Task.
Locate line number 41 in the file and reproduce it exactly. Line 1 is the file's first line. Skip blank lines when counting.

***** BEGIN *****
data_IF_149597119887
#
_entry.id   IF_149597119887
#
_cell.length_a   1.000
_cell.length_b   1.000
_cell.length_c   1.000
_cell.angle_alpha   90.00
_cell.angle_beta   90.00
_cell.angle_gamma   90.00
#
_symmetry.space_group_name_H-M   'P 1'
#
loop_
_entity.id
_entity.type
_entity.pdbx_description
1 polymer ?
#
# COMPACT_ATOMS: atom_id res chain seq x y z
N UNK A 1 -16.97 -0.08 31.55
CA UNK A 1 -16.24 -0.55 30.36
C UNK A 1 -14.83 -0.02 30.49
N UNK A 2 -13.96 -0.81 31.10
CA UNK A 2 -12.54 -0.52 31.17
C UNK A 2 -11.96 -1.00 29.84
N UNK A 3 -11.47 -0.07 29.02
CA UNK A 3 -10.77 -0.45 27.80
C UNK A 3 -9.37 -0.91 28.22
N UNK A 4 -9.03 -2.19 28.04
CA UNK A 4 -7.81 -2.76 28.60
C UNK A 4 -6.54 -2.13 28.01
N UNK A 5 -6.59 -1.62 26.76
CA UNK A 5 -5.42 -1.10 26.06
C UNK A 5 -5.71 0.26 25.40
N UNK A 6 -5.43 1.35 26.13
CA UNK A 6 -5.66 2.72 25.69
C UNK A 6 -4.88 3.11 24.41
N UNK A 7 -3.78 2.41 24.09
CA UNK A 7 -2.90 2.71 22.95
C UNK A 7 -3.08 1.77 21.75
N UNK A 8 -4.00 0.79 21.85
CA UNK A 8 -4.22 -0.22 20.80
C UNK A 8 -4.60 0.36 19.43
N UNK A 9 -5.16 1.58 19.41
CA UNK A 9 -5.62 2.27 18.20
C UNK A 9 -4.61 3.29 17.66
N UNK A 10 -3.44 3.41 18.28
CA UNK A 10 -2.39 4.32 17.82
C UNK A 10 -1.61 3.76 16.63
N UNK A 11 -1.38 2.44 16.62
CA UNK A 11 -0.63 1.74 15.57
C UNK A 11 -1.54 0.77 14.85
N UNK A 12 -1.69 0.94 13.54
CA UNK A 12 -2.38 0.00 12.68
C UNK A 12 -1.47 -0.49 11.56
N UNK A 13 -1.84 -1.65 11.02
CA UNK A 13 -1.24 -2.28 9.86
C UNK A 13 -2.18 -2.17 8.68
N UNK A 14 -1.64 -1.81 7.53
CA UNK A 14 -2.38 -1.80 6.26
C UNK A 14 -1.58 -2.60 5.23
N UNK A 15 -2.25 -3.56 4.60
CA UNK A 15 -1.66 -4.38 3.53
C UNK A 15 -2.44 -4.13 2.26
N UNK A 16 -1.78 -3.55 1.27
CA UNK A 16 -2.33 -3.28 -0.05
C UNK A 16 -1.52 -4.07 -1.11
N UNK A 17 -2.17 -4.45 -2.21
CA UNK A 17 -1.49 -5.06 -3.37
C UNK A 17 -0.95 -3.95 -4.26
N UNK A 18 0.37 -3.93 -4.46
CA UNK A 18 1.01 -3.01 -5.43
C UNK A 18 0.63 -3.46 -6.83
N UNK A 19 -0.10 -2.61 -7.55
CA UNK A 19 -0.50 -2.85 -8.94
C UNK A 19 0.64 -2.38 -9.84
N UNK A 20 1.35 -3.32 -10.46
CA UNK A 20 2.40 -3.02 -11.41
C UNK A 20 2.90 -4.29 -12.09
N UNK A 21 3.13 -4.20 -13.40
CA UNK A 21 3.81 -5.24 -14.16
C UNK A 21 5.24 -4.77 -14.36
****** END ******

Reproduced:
C UNK A 7 -3.08 1.77 21.75